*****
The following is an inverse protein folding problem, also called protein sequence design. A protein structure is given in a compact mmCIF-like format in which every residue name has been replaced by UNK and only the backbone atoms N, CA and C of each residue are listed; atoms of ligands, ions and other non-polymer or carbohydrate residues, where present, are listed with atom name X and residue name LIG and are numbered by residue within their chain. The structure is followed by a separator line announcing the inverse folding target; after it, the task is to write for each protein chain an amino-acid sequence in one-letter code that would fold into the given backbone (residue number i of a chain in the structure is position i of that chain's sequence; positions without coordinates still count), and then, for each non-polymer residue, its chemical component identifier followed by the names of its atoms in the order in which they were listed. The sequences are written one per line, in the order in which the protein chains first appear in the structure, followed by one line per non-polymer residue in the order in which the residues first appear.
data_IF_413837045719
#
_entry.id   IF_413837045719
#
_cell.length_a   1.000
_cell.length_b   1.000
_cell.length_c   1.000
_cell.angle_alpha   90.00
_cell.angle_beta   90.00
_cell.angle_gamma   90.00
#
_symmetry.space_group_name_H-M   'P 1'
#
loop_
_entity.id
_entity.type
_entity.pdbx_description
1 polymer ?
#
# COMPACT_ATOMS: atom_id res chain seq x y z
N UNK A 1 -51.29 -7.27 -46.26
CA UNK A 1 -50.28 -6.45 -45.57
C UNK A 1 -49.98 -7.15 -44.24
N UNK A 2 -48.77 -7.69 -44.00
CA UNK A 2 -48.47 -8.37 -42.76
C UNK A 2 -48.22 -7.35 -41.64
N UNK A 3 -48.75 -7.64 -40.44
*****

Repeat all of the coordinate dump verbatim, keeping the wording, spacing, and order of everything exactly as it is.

The following is an inverse protein folding problem, also called protein sequence design. A protein structure is given in a compact mmCIF-like format in which every residue name has been replaced by UNK and only the backbone atoms N, CA and C of each residue are listed; atoms of ligands, ions and other non-polymer or carbohydrate residues, where present, are listed with atom name X and residue name LIG and are numbered by residue within their chain. The structure is followed by a separator line announcing the inverse folding target; after it, the task is to write for each protein chain an amino-acid sequence in one-letter code that would fold into the given backbone (residue number i of a chain in the structure is position i of that chain's sequence; positions without coordinates still count), and then, for each non-polymer residue, its chemical component identifier followed by the names of its atoms in the order in which they were listed. The sequences are written one per line, in the order in which the protein chains first appear in the structure, followed by one line per non-polymer residue in the order in which the residues first appear.
data_IF_413837045719
#
_entry.id   IF_413837045719
#
_cell.length_a   1.000
_cell.length_b   1.000
_cell.length_c   1.000
_cell.angle_alpha   90.00
_cell.angle_beta   90.00
_cell.angle_gamma   90.00
#
_symmetry.space_group_name_H-M   'P 1'
#
loop_
_entity.id
_entity.type
_entity.pdbx_description
1 polymer ?
#
# COMPACT_ATOMS: atom_id res chain seq x y z
N UNK A 1 -51.29 -7.27 -46.26
CA UNK A 1 -50.28 -6.45 -45.57
C UNK A 1 -49.98 -7.15 -44.24
N UNK A 2 -48.77 -7.69 -44.00
CA UNK A 2 -48.47 -8.37 -42.76
C UNK A 2 -48.22 -7.35 -41.64
N UNK A 3 -48.75 -7.64 -40.44